The Transfiguration

Question: What was the Transfiguration all about? The account, taken from Matthew’s Gospel, reads like this, And after six days Jesus took with him Peter and James, and John his brother, and led them up a high mountain by themselves. And he was transfigured before them, and his face shone like the sun, and his clothes became white as light. And behold, there appeared to them Moses and Elijah, talking with him (Matt. 17:1-3). The transfiguration of Christ, which is recorded in all three of the synoptic Gospels, was a supernatural manifestation of our Lord’s divine glory, and I think is more to be wondered at and admired than to be dissected for analysis. Nevertheless, there are some important lessons we may glean from it. First, it shows us something of the power and glory of Christ. Paul tells us that before the incarnation Jesus existed “in the form of God” and was equal to God, but that he “made himself nothing, taking the form of a servant, being born in the likeness of me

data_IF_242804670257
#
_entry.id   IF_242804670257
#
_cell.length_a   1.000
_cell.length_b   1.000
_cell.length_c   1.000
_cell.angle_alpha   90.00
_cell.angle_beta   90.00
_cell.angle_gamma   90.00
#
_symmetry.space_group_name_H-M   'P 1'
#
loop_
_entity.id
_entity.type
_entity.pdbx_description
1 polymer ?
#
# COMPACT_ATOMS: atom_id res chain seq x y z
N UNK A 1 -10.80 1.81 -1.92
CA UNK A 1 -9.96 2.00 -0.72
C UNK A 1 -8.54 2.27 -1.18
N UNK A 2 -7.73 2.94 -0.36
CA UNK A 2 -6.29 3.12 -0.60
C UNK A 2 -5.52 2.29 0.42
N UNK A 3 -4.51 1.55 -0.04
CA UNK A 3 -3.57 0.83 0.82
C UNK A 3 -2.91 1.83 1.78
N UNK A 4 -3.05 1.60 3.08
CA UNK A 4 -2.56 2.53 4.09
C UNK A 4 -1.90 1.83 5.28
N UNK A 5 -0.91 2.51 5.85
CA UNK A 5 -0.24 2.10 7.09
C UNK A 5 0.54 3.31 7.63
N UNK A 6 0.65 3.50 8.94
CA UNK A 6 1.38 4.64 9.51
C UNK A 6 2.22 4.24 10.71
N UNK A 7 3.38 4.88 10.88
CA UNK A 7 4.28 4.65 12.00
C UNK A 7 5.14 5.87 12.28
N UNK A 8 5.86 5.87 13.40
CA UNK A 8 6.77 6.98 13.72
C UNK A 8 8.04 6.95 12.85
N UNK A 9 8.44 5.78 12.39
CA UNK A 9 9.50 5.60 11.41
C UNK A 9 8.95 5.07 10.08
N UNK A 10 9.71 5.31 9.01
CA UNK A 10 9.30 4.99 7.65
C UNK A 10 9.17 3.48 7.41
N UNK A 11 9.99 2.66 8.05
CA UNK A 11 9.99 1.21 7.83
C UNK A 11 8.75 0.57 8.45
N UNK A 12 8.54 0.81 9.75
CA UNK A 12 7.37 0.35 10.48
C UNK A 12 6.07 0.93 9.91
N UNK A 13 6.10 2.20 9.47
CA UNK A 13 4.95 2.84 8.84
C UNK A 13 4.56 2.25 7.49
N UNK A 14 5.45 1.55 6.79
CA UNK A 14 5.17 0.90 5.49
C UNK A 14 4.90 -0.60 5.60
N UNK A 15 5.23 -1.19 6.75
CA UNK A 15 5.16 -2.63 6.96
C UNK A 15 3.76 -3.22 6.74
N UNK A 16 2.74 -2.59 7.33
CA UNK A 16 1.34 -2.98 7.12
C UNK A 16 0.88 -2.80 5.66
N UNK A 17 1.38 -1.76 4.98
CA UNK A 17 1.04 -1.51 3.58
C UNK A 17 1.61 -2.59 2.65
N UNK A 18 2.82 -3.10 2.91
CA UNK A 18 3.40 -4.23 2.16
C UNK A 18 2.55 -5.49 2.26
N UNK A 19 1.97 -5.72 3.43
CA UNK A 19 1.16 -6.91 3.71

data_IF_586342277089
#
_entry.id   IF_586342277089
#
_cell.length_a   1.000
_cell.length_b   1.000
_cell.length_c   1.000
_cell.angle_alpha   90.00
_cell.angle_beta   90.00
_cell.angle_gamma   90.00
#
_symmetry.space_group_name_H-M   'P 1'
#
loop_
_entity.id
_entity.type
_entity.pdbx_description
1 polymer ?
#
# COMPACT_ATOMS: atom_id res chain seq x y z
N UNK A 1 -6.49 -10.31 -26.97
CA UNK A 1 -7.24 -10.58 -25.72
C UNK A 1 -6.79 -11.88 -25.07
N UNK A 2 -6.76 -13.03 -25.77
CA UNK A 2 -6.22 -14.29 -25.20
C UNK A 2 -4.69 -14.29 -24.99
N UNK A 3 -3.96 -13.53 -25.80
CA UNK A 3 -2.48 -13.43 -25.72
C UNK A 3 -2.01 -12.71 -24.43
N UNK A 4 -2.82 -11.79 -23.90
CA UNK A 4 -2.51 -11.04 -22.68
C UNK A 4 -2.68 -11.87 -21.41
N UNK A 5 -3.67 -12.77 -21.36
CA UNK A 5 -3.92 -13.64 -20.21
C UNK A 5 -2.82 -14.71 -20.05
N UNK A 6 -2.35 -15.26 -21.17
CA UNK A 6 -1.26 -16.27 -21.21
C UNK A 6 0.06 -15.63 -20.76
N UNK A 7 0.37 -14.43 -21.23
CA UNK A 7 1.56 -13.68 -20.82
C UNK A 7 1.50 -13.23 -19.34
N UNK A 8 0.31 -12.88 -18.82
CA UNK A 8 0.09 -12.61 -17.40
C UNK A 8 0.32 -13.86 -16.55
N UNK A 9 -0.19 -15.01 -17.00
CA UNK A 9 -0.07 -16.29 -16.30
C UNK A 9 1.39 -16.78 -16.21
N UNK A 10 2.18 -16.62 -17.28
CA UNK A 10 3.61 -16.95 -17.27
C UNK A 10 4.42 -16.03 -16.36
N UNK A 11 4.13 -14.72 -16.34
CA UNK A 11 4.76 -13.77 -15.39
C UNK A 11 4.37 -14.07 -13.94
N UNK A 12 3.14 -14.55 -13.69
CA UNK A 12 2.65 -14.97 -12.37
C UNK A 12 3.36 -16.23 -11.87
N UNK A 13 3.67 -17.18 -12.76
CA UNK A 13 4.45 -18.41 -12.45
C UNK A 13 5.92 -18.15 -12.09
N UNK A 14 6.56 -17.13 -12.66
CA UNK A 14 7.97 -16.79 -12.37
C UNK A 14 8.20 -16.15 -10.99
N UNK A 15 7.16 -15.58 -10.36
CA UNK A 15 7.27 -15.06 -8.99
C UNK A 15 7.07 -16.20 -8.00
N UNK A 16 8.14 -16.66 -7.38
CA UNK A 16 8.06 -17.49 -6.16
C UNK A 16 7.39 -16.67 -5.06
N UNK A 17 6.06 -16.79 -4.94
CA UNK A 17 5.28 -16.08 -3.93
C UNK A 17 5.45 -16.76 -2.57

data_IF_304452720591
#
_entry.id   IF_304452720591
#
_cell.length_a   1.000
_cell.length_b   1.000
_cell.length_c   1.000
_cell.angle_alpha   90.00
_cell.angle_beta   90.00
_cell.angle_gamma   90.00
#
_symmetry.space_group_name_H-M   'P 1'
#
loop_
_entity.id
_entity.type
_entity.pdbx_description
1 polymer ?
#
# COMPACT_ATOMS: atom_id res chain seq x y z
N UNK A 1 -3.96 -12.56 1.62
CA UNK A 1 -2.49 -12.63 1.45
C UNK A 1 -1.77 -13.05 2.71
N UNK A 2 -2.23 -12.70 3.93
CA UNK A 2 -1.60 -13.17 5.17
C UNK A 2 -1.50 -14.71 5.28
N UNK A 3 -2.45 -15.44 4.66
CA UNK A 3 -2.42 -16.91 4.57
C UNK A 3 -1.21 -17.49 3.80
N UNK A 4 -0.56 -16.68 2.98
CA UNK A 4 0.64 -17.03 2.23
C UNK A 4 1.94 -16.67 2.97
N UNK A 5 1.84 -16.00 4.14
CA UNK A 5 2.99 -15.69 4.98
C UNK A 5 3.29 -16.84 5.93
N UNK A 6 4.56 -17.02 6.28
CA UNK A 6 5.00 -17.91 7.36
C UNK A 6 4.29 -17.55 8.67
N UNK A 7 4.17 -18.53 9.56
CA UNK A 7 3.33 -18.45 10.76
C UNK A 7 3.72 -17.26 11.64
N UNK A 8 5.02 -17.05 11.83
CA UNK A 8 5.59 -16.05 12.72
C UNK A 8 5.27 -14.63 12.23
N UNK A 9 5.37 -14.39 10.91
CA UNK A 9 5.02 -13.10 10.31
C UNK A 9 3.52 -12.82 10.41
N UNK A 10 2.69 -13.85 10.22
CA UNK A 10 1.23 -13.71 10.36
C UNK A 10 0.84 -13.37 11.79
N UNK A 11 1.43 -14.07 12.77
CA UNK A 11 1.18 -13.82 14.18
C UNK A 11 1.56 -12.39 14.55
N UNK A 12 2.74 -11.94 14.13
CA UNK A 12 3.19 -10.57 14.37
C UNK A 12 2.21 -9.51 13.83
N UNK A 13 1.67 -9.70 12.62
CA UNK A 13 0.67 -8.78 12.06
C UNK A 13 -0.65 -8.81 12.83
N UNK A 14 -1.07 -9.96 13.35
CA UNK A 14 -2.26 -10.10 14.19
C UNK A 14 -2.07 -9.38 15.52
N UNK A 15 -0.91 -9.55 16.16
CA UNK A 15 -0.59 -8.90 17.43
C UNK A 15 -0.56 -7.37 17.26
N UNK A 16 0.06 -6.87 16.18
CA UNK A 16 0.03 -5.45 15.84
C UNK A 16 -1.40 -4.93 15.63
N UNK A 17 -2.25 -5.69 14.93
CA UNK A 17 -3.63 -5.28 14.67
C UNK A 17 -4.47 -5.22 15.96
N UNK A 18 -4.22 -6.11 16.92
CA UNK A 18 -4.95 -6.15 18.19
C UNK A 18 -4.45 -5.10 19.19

America's Funniest Toddlers

Playing the Race Card

Sonja Schmidt at PJTV shows how it works.